Migration of EPCs

Cell migration was quantified using a Boyden chamber. Briefly, the density of the EPCs cultured for 48 h was adjusted to 1 × 106/ml. A 50 μl cell suspension was added to the upper chamber of the Boyden chamber. Then, 25 μl of culture medium and VEGF (50 ng/ml) were added to the lower chamber of the Boyden chamber. Cells were cultivated in an incubator for 6 h. Then, the cells were stained at high magnification. Immobile cells were scraped off the membrane, fixed with methanol, Giemsa stained, and counted under a high-power lens.

Measure concentrations of serum SDF-1 and VEGF

Three milliliters of antecubital venous blood was extracted and added to a buffer solution with 3.8% heparin. Then, the solution was centrifuged at 4 °C for 15 min at 3000 rpm/min, and the supernatant was collected and kept it in a − 80 °C freezer. ELISA was performed according to the protocol of the manufacturer to determine the concentration of serum SDF-1 and VEGF.

Statistical analysis

The SPSS version 21.0 statistics software was used for analysis. The continuous variable is expressed as the mean ± standard deviation, and the categorical variables are expressed as percentages. Chi-square test, T test and ANOVA (analysis of variance) were used to compare the differences among the groups. The relationship between risk factors for traditional cerebrovascular diseases, EPCs, SDF-1, VEGF and NICE was evaluated by logistic regression analysis. P < 0.05 is taken to show statistical significance.

Results

Baseline characteristics

The comparison of clinical data between the NHR-NICE and HR-NICE groups is in Table 1. There were 85 males and 68 females in the 153 TIA and minor stroke cases, whose average age was 59.15 years old. However, patients in the HR-NICE group were elderly and had more hypertension and diabetes (P < 0.01). The laboratory data showed that compared with the NHR-NICE group, patients in HR-NICE had higher levels of peripheral blood triglyceride, total cholesterol, and low-density lipoprotein. Regarding the other variables such as the sampling time, gender, smoking, BMI (Body Mass Index), and HCY (homocysteine), there were no significant differences between the two groups (P > 0.05).

Table 1 Clinical and laboratory data of NHR-NICE and HR-NICE group

Expression of EPCs, SDF-1 and VEGF in the NHR-NICE group and HR-NICE group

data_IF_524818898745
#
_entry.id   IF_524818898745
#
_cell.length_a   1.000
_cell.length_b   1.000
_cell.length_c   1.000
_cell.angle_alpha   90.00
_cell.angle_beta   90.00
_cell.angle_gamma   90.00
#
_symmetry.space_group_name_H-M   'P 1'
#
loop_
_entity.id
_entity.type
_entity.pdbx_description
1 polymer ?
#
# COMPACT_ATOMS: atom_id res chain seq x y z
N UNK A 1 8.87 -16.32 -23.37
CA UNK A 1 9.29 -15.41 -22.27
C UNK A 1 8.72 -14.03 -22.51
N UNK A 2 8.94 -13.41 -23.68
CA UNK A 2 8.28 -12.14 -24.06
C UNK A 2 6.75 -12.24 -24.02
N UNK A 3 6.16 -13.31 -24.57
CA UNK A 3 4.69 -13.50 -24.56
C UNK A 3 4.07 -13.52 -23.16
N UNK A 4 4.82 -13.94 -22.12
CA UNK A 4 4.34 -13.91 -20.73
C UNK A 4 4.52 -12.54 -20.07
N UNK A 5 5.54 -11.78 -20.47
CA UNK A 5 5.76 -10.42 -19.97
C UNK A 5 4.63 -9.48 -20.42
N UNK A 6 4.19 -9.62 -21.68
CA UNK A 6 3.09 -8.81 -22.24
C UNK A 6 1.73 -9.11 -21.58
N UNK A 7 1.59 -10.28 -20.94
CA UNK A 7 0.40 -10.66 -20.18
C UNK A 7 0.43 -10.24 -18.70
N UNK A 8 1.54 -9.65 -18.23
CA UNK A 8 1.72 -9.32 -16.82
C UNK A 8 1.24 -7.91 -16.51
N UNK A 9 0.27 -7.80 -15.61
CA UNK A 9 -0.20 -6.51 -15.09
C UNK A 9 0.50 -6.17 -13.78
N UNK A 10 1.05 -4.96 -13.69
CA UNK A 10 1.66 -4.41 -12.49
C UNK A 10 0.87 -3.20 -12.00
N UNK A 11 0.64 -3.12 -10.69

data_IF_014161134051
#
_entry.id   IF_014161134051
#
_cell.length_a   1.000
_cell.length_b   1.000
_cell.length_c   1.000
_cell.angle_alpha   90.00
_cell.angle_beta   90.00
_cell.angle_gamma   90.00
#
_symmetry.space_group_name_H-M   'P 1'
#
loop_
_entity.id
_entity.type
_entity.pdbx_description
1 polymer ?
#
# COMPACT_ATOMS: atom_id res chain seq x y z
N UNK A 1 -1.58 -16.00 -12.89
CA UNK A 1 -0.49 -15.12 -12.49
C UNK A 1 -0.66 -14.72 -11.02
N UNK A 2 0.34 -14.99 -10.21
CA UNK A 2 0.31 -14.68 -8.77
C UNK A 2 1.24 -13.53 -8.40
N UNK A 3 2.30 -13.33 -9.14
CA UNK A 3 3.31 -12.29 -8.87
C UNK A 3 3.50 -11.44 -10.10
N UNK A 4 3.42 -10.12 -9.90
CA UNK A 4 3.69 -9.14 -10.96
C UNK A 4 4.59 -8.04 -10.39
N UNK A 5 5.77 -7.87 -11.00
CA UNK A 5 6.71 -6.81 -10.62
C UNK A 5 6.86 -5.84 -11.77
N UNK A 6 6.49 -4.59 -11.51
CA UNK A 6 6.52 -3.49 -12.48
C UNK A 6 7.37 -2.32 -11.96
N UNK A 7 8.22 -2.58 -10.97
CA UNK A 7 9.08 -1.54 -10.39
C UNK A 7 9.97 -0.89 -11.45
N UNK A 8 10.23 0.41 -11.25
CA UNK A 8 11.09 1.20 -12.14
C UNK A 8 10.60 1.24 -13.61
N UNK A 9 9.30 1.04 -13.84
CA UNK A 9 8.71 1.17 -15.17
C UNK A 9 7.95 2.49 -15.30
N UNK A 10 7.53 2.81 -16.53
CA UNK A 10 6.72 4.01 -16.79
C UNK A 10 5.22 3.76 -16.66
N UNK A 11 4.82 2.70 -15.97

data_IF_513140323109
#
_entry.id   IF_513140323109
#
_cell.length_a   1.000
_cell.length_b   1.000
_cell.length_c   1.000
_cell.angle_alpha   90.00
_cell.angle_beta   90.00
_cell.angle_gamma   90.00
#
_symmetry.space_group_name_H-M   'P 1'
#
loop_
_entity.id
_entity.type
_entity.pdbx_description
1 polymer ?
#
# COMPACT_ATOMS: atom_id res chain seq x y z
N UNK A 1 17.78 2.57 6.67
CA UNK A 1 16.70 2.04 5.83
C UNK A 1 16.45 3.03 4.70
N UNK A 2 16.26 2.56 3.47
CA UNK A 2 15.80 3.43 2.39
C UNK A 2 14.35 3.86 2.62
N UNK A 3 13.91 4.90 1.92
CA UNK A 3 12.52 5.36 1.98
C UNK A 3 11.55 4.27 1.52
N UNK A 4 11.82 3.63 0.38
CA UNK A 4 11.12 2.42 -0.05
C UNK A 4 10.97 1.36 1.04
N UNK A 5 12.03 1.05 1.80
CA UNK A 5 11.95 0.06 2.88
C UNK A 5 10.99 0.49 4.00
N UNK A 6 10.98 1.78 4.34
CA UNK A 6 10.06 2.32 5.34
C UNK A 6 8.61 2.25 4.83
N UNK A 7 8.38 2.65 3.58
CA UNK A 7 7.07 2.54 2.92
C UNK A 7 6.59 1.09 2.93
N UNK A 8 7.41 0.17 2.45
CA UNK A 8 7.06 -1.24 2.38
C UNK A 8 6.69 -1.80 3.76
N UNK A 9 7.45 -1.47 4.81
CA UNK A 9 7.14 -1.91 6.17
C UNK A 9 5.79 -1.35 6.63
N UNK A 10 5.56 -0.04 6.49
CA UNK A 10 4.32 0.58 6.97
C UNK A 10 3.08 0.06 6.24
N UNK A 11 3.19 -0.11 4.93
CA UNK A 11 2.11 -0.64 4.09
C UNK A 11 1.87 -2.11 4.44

The expression of EPCs, SDF-1 and VEGF in the NHR-NICE group and HR-NICE group is shown in Table 1 above. The data show that the circulating EPCs in the NHR-NICE group accounted for 5.75/000 of monocytes (Fig. 1a), while those in the HR-NICE group accounted for 4.09/000 (Fig. 1b). The mean values of serum SDF-1 in the two groups were 470.30 pg/ml and 755.12 pg/ml and inter-assay CV of 4.1%, respectively. The mean serum VEGF values of the two groups were 70.97 pg/ml and 83.28 pg/ml and inter-assay CV of 3.7%, respectively. In addition, the intra-assay CV of serum SDF in the NHR-NICE group and HR-NICE group were 4.3 and 3.9%, the intra-assay CV of serum VEGF in the two groups were 4.6 and 2.8%. The difference between the two groups is significant (P < 0.01).

Fig. 1
figure1

Flow cytometry results revealed double-positive CD34/KDR cells in each group: in the HR-NICE group (Fig. 1a) and the NHR-NICE group (Fig. 1b)

Analysis of related risk factors of NICE

Univariate logistic regression analysis screened for possible variables, and the results showed that age, hypertension, diabetes, triglycerides, total cholesterol, low-density lipoprotein, EPCs, SDF-1, VEGF were associated with HR-NICE. However, the risk factors for traditional atherosclerosis include obesity, smoking, and homocysteine, so BMI, smoking, and homocysteine are also included in the multivariate regression analysis. After adjusting for age, BMI, hypertension, diabetes, smoking, triglycerides, total cholesterol, low-density lipoprotein, homocysteine, EPCs, SDF-1, and VEGF for multivariate logistic regression analysis, the results showed the following: age (OR:1.134, 95% CI: 1.030–1.249, P = 0.011), hypertension (OR: 10.798, 95% CI: 2.174–53.622, P = 0.004), diabetes (OR: 11.630, 95% CI: 1.487–90.941, P = 0.019), TC (OR: 2.416, 95% CI: 0.971–6.010, P = 0.058), EPCs (OR: 0.067, 95% CI: 0.023–0.198, P < 0.01), and SDF-1 (OR: 1.007, 95% CI: 1.003–1.011, P < 0.01) are all independent risk factors for HR-NICE (Table 2).

Table 2 Analysis of related risk factors of HR-NICE

Identification, proliferation and migration of EPCs

EPC double phagocytosis experiments showed that FITC-Lectin was positive when green fluorescence was present (Fig. 2a), DIL-acLDL was positive when red fluorescence was present (Fig. 2b), and double-labeled cells were yellow for the differentiation of EPCs (Fig. 2c). Peripheral blood was isolated and cultured for 48 h in EPCs. An MTT assay was used to detect the proliferation and migration ability of each group. The results showed that compared with the NC group, the cell proliferation abilities of the HR-NICE group and the NHR-NICE group were inhibited, and the difference was very significant (P < 0.01, Fig. 3a, b). The cell migration ability of the HR-NICE group was weakened (P < 0.01, Fig. 3c, d). The cell migration ability of the NHR-NICE group was weaker than that of the NC group, and the difference was significant (P < 0.05). Compared with the NHR-NICE group, the cell proliferation and migration ability of the HR-NICE group was decreased (P < 0.01).